The protests have also seen renewed calls for full universal suffrage with no restrictions on who can stand as a candidate.
“Five years ago, we finished Occupy Central, we moved on without addressing those fundamental problems,” Lam said in a reference to campaigners’ demands for fully democratic elections, which was ruled out by China’s National People’s Congress standing committee in August 2014.
“I don’t think we could continue to ignore those fundamental and deep-seated problems in Hong Kong society,” Lam said, repeating more publicly the government’s recent attempts to set up dialogue with student unions and other groups.
Jimmy Sham, convenor of the Civil Human Rights Front, which has organized some of the anti-extradition marches, said Lam’s approach hasn’t actually changed.
“Carrie Lam’s basic position hasn’t changed,” Sham said. “She still seems to think that suspension is the same as withdrawal.”
“But actually this is really a failure to respect the legislative processes of the Legislative Council: it’s not legal terminology at all,” he said. “I’m pretty sure you won’t find any reference to ‘dying peacefully in old age’ on the statute books of Hong Kong.”
Democratic Party chairman Wu Chi-wai said Lam’s words are unlikely to put an end to the protest movement.
“There is no way that this political movement will be pacified by [her comments] right now,” Wu said. “Public trust in the Hong Kong government is going to fall away to nothing, and we will continue to see acts of civil resistance from different communities.”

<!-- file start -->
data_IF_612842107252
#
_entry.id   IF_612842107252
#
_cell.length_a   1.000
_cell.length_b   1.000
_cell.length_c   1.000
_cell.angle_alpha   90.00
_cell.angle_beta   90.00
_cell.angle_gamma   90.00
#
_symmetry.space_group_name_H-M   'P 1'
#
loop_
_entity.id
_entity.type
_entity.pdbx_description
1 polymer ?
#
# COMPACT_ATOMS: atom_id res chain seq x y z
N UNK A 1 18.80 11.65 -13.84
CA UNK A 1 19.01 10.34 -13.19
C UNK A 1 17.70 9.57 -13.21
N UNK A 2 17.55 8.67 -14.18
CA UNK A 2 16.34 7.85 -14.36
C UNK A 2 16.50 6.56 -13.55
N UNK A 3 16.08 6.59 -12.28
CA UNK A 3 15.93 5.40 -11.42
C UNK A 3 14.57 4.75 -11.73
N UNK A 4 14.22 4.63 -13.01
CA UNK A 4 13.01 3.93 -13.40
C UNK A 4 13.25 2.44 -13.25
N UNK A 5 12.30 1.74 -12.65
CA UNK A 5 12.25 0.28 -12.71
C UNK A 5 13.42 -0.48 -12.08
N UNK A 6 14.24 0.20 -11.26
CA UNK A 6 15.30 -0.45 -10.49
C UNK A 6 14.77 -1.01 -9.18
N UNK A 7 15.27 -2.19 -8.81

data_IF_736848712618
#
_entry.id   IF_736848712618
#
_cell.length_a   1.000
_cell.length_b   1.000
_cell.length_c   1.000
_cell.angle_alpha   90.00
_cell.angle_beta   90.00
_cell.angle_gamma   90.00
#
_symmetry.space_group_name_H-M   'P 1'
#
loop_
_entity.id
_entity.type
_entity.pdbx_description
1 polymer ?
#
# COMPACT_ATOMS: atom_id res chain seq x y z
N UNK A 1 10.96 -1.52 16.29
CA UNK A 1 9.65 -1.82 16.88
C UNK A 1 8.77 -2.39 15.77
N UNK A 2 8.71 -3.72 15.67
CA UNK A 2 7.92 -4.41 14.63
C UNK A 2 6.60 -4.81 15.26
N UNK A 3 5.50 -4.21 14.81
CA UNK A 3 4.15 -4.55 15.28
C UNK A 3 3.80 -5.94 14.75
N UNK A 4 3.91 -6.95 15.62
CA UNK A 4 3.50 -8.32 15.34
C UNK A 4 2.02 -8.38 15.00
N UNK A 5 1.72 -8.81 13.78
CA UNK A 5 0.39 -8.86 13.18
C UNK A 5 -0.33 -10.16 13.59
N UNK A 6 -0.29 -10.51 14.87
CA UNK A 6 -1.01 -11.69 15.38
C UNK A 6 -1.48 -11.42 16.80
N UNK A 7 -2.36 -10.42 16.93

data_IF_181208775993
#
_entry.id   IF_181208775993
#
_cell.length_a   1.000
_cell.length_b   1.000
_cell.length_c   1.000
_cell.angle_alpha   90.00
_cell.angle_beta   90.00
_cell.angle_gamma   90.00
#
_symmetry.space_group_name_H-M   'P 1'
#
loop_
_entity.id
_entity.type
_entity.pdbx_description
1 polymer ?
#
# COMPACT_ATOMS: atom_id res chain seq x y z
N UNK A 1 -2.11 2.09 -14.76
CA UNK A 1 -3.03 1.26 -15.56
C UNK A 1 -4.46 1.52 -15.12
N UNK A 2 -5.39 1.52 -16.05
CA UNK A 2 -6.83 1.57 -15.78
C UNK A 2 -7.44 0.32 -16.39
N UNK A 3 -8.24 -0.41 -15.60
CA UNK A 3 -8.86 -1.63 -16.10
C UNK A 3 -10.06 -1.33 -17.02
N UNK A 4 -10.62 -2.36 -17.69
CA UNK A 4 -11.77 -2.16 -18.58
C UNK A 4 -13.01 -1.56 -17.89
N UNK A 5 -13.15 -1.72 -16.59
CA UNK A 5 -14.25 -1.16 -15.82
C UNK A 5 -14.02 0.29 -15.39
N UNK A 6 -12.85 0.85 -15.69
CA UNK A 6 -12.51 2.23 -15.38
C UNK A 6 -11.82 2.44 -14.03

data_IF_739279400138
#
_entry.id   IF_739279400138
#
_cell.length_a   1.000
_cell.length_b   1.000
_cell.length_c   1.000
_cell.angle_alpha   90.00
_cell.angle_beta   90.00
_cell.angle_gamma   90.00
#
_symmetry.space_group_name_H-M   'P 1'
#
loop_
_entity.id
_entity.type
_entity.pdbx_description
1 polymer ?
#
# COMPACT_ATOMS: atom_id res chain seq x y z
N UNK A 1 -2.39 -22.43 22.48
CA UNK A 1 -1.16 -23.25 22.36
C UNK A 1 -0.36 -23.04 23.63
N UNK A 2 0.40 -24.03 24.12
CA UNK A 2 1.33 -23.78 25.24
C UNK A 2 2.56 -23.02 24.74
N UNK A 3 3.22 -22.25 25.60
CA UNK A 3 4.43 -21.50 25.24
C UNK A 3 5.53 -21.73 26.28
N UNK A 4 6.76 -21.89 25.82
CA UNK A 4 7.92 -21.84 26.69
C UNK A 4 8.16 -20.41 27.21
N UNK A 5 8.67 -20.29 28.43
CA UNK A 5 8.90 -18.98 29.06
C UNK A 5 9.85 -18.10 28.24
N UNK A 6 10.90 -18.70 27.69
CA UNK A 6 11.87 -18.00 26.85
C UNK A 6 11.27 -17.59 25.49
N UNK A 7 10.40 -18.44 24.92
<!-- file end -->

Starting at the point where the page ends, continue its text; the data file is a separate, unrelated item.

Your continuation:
“This administration has also lost any effective basis for governance, which will lead to its destabilization,” he said.
Chinese University of Hong Kong Students Union president So Tsun-fung agreed that nothing appeared to have changed as a result of Lam’s press conference.
“We don’t know if Carrie Lam’s proposals today really mean … a dialogue that involves all citizens who can take part in public forums,” So said.
“More importantly, we don’t represent all of the [anti-extradition] protesters … and she didn’t promise not to prosecute any protesters, so basically it’s not going to happen anyway.”
Meeting on autonomy
Hong Kong media boss and democracy campaigner Jimmy Lai met U.S. Vice President Mike Pence and Secretary of State Mike Pompeo on Monday to discuss concerns about the former British colony’s autonomy after an estimated half a million people took to the streets to protest the extradition bill on Sunday.
China’s foreign ministry on Tuesday slammed the meeting, saying that Beijing “resolutely opposes intervention by foreign forces in Hong Kong affairs.”
“[The United States] has repeatedly interfered in Hong Kong affairs and China’s internal affairs,” a spokesman said, adding that Beijing has lodged a diplomatic protest over the meeting.
“[We have] demanded that the U.S. immediately stop the wrong words and deeds. Don’t keep going farther and farther on this wrong path,” a spokesman for Beijing’s foreign ministry commissioner in Hong Kong said.
The amendments are widely seen as a threat to Hong Kong’s way of life, which was supposed to have been protected by the “one country, two systems” framework under which the former British colony was handed back to China in 1997.
If they become law, the city could lose its status as a separate legal jurisdiction and trading entity, while journalists, visitors, rights activists, dissidents, democratic politicians, and members of the business community could be targeted for words and actions deemed illegal by Chinese officials, and extradited to face trial in Chinese courts, which are directly controlled by the ruling Chinese Communist Party.
Reported by Lau Siu-fung for RFA’s Cantonese Service, and by Qiao Long and Gao Feng for the Mandarin Service. Translated and edited by Luisetta Mudie.